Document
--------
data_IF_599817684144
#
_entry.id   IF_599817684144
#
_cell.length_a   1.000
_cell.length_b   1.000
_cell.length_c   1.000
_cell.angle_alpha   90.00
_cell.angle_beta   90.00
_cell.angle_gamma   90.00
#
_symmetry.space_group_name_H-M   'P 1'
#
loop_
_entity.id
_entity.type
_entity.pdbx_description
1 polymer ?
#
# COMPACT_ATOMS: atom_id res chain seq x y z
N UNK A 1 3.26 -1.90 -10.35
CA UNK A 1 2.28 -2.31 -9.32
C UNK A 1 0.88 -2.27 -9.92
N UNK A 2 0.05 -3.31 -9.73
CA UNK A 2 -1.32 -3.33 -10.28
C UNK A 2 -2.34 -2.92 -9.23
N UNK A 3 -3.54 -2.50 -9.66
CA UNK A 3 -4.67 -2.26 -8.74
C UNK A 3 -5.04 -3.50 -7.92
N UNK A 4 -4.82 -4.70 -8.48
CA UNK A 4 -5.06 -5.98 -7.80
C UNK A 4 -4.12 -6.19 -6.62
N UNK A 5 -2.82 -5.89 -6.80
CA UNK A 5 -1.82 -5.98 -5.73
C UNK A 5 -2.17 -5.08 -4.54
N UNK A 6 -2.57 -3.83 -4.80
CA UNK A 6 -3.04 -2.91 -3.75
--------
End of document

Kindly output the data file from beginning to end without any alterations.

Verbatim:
data_IF_599817684144
#
_entry.id   IF_599817684144
#
_cell.length_a   1.000
_cell.length_b   1.000
_cell.length_c   1.000
_cell.angle_alpha   90.00
_cell.angle_beta   90.00
_cell.angle_gamma   90.00
#
_symmetry.space_group_name_H-M   'P 1'
#
loop_
_entity.id
_entity.type
_entity.pdbx_description
1 polymer ?
#
# COMPACT_ATOMS: atom_id res chain seq x y z
N UNK A 1 3.26 -1.90 -10.35
CA UNK A 1 2.28 -2.31 -9.32
C UNK A 1 0.88 -2.27 -9.92
N UNK A 2 0.05 -3.31 -9.73
CA UNK A 2 -1.32 -3.33 -10.28
C UNK A 2 -2.34 -2.92 -9.23
N UNK A 3 -3.54 -2.50 -9.66
CA UNK A 3 -4.67 -2.26 -8.74
C UNK A 3 -5.04 -3.50 -7.92
N UNK A 4 -4.82 -4.70 -8.48
CA UNK A 4 -5.06 -5.98 -7.80
C UNK A 4 -4.12 -6.19 -6.62
N UNK A 5 -2.82 -5.89 -6.80
CA UNK A 5 -1.82 -5.98 -5.73
C UNK A 5 -2.17 -5.08 -4.54
N UNK A 6 -2.57 -3.83 -4.80
CA UNK A 6 -3.04 -2.91 -3.75